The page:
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A series of presentions by renowned experts on some current and future challenges for Software Engineering.
Degradation, Measurement, and Other Challenges in Security and Privacy
Security and privacy issues shine an intense spotlight on areas that are problematic for software engineering in general. One major problem is the lack of graceful degradation; today, it often appears that virtually any security or privacy vulnerability can lead to catastrophic consequences. Obviously, a system that degrades more gracefully where only a small amount of security and privacy is lost - is preferable; while there have been several successful applications of this principle, it is still hard to generalize. Another significant challenge is measurement of security and privacy; even post-release statistics such as the number of vulnerabilities, patches, or exploits are difficult to interpret meaningfully, but software vendors really need metrics that can be computed much earlier in the engineering process. In both of these areas, approaches focused on attacking subsets of the overall problem show promise, but significant work is needed at both the engineering and research level.
Biography: Jon Pincus is a Senior Researcher within the Microsoft Research Programmers' Productivity Research Center, currently focusing on security and privacy. In the past, he has developed and deployed program analysis-based tools such as PREfix and PREfast, was founder CTO at Intrinsa (acquired by Microsoft along with PREfix and the rest of the company's assets), and regularly impresses people with his Halloween costumes. Backtracking a little, after receiving the appropriate degrees from the appropriate institutions, he worked in Design Automation (placement and routing for ICs, CAD frameworks) at GE Calma and EDA Systems. Spending a year based in Munich as an Application Engineer gave him a new appreciation for the importance of software quality; being nine time zones away from the home office and trying to communicate in your non-native language can change your perspective. After being acquired by Digital Equipment Corporation, he wound up as the Technical Director of Document Management, but lost his voice mail privileges in the process.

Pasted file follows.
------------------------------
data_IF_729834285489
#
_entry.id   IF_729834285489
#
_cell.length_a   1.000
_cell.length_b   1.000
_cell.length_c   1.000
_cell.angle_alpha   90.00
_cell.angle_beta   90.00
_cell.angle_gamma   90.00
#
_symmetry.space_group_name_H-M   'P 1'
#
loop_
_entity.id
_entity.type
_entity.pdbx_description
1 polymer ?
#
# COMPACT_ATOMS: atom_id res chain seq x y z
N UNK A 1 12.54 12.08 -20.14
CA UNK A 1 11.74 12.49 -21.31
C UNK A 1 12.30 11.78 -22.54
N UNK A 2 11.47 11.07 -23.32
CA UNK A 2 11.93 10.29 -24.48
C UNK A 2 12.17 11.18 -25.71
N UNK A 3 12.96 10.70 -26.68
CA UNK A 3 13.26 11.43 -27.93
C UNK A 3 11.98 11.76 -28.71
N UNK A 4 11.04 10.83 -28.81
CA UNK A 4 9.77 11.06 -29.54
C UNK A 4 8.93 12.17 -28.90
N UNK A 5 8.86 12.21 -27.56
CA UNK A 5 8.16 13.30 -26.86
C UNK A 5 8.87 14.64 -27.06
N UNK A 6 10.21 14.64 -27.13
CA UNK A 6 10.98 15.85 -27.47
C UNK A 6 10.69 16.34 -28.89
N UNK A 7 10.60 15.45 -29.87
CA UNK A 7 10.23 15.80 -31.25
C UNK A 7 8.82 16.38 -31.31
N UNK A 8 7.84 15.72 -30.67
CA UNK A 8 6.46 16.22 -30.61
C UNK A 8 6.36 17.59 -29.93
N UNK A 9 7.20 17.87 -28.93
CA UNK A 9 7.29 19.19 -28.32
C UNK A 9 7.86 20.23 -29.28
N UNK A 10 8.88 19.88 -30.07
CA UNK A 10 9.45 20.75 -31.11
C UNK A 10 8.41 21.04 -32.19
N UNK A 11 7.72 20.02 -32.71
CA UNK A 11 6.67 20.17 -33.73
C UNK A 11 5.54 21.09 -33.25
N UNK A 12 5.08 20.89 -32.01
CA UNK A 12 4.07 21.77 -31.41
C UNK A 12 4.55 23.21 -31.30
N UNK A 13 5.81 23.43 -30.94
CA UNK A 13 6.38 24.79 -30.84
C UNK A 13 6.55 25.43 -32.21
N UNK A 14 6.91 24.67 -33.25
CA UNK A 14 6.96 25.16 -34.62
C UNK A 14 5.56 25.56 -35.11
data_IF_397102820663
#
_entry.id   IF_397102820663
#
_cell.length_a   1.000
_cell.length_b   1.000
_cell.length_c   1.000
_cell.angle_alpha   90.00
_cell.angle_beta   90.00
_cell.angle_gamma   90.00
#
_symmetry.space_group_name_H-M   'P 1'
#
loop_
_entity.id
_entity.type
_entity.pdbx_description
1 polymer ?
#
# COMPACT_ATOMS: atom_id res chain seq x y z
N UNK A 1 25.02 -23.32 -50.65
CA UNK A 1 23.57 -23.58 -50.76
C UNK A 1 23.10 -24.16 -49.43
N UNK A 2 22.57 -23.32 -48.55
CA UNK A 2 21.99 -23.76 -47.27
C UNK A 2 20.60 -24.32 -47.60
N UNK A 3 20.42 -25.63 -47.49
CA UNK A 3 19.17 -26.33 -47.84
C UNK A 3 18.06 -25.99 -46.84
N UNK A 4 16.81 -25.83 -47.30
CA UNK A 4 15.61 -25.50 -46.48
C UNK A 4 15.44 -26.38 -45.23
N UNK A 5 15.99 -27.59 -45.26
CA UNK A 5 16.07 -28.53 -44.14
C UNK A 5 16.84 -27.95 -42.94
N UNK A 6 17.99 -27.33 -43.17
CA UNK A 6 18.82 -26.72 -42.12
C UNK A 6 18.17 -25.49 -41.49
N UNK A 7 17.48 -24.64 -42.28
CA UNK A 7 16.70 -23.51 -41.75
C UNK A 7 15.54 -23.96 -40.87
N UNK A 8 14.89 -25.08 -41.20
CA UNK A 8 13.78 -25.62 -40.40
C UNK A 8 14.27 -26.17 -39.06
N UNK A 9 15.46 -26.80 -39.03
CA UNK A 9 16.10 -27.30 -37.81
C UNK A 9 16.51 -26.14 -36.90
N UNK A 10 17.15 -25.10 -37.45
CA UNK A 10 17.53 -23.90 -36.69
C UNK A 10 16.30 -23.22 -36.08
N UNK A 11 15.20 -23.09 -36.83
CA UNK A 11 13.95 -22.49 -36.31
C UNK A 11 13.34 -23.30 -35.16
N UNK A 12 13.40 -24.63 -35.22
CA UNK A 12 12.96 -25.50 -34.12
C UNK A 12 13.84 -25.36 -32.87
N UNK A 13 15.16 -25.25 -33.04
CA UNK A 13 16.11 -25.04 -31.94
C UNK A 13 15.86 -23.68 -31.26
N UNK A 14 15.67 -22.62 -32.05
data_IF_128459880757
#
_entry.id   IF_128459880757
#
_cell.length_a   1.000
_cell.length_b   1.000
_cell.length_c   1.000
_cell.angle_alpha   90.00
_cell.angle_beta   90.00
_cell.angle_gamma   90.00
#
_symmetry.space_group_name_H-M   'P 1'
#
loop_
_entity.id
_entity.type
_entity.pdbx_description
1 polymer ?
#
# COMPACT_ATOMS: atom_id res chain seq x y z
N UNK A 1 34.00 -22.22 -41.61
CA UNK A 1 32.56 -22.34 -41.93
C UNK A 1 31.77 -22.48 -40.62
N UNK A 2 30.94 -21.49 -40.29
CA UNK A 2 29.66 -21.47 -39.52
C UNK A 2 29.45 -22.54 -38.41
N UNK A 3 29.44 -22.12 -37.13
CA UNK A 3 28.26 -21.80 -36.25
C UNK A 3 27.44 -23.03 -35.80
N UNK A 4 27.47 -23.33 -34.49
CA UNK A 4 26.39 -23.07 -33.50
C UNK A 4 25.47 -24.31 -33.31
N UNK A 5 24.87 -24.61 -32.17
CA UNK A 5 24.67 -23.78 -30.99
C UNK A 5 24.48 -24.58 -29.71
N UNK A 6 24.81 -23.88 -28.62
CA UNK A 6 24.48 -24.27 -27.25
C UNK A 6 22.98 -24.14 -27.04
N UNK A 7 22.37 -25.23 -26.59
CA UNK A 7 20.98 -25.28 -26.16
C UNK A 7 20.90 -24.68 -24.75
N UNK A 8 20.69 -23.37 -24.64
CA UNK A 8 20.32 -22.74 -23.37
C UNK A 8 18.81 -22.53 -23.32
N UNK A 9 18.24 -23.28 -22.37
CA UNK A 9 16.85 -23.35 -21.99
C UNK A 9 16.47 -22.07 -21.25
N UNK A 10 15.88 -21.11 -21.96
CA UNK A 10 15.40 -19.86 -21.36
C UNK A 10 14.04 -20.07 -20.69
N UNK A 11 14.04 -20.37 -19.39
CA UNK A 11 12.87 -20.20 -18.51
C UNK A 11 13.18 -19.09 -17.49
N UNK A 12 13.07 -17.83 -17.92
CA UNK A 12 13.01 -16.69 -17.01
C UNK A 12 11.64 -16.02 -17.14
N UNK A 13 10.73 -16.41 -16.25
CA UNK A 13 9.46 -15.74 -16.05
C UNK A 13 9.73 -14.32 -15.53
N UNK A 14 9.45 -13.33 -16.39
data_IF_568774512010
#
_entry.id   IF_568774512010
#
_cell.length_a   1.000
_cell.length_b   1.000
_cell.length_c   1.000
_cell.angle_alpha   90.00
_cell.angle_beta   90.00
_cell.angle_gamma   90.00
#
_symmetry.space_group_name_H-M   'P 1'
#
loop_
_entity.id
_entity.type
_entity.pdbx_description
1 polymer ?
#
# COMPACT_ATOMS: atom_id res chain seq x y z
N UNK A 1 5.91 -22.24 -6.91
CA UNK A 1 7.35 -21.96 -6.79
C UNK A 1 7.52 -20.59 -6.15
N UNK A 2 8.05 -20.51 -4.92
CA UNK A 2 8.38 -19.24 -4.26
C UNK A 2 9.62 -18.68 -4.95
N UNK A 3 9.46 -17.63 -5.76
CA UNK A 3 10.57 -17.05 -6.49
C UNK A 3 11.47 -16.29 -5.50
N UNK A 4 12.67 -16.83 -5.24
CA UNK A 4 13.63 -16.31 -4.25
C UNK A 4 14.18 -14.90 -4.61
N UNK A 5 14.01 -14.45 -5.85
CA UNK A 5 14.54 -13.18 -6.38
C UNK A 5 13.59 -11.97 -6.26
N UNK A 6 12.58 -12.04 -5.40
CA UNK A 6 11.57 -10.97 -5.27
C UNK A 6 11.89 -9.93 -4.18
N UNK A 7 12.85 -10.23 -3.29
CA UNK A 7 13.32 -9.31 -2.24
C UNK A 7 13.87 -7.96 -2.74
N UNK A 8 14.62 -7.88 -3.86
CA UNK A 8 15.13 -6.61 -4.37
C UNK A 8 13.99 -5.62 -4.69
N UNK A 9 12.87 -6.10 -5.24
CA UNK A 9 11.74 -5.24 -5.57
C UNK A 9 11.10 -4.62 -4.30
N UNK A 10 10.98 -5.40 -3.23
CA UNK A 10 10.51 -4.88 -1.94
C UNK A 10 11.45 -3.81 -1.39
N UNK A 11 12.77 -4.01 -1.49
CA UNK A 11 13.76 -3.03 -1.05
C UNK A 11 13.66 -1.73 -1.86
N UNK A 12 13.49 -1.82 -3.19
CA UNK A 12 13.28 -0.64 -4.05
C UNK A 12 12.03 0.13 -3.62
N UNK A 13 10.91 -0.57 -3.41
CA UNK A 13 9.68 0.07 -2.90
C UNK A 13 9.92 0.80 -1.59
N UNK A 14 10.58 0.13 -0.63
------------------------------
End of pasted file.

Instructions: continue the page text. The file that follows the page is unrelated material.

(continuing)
A new wave of Web Services systems are soon to be rolled out, and when this happens, the software engineering community will experience a sea-change. For the first time, we are building distributed, Web-based applications that truly interoperate and that are likely to play very sensitive roles for the organizations that deploy them. Yet the Web Services architecture inherits a legacy from the Internet: one of best-effort message delivery, inconsistent and unreliable failure detection, ad-hoc end-to-end fault-tolerance mechanisms, and a pervasive lack of information about the state of the network. Internet applications routinely operate in the dark with respect to even the most elementary properties of the environment! In this talk, we'll ask whether it might not be possible to "light up the dark", enabling applications on the client side of a Web Services system to share state, to sense the global state of the system and data centers, and to use this information to greatly improve availability, reliability, self-configuration and management. The Astrolabe system, a novel peer-to-peer technology, could help open the door to a new way of thinking about the client side, and in so-doing contribute to a radical reduction in cost of ownership for large Web Services applications and big advances in autonomic behavior. Astrolabe is part of QuickSilver, a platform tackling many aspects of Web Services availability and "autonomic behavior."